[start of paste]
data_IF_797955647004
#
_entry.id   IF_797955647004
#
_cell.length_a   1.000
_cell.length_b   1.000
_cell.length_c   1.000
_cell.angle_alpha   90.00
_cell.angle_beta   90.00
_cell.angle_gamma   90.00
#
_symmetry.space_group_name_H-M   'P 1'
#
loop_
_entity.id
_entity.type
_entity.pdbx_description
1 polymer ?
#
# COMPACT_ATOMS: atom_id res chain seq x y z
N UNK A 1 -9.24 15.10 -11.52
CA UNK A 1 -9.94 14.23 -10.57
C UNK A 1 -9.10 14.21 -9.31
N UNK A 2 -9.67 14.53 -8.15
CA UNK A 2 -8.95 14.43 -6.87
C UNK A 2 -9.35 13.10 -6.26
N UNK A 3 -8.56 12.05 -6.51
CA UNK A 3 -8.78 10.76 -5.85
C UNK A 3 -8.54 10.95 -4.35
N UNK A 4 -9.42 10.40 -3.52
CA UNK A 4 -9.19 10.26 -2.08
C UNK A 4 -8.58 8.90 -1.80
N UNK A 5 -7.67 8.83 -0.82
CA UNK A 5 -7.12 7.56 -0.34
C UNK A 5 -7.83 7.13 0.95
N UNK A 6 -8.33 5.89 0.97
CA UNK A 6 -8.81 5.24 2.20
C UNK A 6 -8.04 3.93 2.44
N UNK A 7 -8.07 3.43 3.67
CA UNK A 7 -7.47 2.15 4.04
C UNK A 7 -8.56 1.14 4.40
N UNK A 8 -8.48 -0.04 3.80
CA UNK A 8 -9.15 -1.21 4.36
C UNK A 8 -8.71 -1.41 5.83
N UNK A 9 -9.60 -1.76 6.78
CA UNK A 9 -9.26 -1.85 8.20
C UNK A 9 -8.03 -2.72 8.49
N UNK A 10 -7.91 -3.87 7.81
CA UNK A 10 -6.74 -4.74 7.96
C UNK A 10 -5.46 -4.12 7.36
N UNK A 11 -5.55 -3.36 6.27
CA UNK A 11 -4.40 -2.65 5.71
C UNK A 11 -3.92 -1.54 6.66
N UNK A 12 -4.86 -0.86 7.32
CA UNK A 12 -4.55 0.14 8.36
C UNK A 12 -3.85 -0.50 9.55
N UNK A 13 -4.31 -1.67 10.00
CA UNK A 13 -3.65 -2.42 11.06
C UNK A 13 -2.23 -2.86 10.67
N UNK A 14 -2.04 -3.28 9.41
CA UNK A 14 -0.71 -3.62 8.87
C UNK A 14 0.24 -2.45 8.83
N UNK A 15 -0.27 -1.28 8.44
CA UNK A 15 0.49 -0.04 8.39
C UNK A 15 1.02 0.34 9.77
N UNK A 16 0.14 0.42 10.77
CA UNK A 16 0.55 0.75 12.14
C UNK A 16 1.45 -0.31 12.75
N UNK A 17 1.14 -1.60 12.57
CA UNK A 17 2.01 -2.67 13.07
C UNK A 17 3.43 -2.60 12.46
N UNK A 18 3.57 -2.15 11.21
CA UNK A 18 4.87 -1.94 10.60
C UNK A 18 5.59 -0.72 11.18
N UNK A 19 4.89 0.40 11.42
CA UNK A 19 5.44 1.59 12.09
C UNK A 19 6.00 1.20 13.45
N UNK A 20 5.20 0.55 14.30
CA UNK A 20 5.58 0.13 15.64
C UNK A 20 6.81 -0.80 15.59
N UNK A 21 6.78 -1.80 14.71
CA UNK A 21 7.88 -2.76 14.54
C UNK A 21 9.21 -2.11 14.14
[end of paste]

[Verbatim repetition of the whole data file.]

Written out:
data_IF_797955647004
#
_entry.id   IF_797955647004
#
_cell.length_a   1.000
_cell.length_b   1.000
_cell.length_c   1.000
_cell.angle_alpha   90.00
_cell.angle_beta   90.00
_cell.angle_gamma   90.00
#
_symmetry.space_group_name_H-M   'P 1'
#
loop_
_entity.id
_entity.type
_entity.pdbx_description
1 polymer ?
#
# COMPACT_ATOMS: atom_id res chain seq x y z
N UNK A 1 -9.24 15.10 -11.52
CA UNK A 1 -9.94 14.23 -10.57
C UNK A 1 -9.10 14.21 -9.31
N UNK A 2 -9.67 14.53 -8.15
CA UNK A 2 -8.95 14.43 -6.87
C UNK A 2 -9.35 13.10 -6.26
N UNK A 3 -8.56 12.05 -6.51
CA UNK A 3 -8.78 10.76 -5.85
C UNK A 3 -8.54 10.95 -4.35
N UNK A 4 -9.42 10.40 -3.52
CA UNK A 4 -9.19 10.26 -2.08
C UNK A 4 -8.58 8.90 -1.80
N UNK A 5 -7.67 8.83 -0.82
CA UNK A 5 -7.12 7.56 -0.34
C UNK A 5 -7.83 7.13 0.95
N UNK A 6 -8.33 5.89 0.97
CA UNK A 6 -8.81 5.24 2.20
C UNK A 6 -8.04 3.93 2.44
N UNK A 7 -8.07 3.43 3.67
CA UNK A 7 -7.47 2.15 4.04
C UNK A 7 -8.56 1.14 4.40
N UNK A 8 -8.48 -0.04 3.80
CA UNK A 8 -9.15 -1.21 4.36
C UNK A 8 -8.71 -1.41 5.83
N UNK A 9 -9.60 -1.76 6.78
CA UNK A 9 -9.26 -1.85 8.20
C UNK A 9 -8.03 -2.72 8.49
N UNK A 10 -7.91 -3.87 7.81
CA UNK A 10 -6.74 -4.74 7.96
C UNK A 10 -5.46 -4.12 7.36
N UNK A 11 -5.55 -3.36 6.27
CA UNK A 11 -4.40 -2.65 5.71
C UNK A 11 -3.92 -1.54 6.66
N UNK A 12 -4.86 -0.86 7.32
CA UNK A 12 -4.55 0.14 8.36
C UNK A 12 -3.85 -0.50 9.55
N UNK A 13 -4.31 -1.67 10.00
CA UNK A 13 -3.65 -2.42 11.06
C UNK A 13 -2.23 -2.86 10.67
N UNK A 14 -2.04 -3.28 9.41
CA UNK A 14 -0.71 -3.62 8.87
C UNK A 14 0.24 -2.45 8.83
N UNK A 15 -0.27 -1.28 8.44
CA UNK A 15 0.49 -0.04 8.39
C UNK A 15 1.02 0.34 9.77
N UNK A 16 0.14 0.42 10.77
CA UNK A 16 0.55 0.75 12.14
C UNK A 16 1.45 -0.31 12.75
N UNK A 17 1.14 -1.60 12.57
CA UNK A 17 2.01 -2.67 13.07
C UNK A 17 3.43 -2.60 12.46
N UNK A 18 3.57 -2.15 11.21
CA UNK A 18 4.87 -1.94 10.60
C UNK A 18 5.59 -0.72 11.18
N UNK A 19 4.89 0.40 11.42
CA UNK A 19 5.44 1.59 12.09
C UNK A 19 6.00 1.20 13.45
N UNK A 20 5.20 0.55 14.30
CA UNK A 20 5.58 0.13 15.64
C UNK A 20 6.81 -0.80 15.59
N UNK A 21 6.78 -1.80 14.71
CA UNK A 21 7.88 -2.76 14.54
C UNK A 21 9.21 -2.11 14.14